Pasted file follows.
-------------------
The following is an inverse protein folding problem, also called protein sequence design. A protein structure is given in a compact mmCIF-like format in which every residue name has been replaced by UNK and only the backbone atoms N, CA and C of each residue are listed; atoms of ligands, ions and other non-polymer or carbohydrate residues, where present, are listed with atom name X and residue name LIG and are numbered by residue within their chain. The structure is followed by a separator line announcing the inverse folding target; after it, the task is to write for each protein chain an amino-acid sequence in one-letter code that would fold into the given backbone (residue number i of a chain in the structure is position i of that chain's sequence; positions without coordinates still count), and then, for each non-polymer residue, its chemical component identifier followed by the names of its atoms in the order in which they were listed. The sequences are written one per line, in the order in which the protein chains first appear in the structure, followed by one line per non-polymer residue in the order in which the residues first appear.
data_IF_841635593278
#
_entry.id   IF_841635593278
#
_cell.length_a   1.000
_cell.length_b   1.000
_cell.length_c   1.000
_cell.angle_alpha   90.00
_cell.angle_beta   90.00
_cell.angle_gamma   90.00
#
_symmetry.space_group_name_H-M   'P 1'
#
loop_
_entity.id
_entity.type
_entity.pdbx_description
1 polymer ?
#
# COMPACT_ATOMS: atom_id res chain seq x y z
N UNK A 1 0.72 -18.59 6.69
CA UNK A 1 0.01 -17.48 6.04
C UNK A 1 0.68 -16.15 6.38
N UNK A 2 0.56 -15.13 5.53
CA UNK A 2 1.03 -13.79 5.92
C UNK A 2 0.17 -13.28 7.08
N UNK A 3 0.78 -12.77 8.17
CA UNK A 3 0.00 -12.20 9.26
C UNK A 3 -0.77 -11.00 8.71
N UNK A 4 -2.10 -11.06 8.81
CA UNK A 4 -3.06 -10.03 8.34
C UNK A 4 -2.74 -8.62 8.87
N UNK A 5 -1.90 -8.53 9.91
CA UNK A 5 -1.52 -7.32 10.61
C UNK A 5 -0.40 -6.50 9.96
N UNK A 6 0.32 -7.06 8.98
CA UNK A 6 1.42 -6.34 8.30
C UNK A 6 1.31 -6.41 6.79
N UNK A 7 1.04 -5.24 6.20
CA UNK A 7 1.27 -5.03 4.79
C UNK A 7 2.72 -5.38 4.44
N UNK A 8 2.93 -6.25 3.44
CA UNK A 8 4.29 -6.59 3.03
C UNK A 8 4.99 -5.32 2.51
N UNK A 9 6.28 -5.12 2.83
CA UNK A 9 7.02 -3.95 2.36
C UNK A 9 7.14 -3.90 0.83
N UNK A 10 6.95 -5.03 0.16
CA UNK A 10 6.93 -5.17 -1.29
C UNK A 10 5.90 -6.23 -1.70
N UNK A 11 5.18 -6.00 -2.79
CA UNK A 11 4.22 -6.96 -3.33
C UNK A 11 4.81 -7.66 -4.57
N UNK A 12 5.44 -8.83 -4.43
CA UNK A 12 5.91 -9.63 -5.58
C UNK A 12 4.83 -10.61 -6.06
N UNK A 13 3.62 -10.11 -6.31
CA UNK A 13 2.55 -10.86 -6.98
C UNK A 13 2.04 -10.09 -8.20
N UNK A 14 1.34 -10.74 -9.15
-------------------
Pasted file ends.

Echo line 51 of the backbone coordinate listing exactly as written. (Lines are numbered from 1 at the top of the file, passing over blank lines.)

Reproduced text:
C UNK A 10 5.90 -6.23 -1.70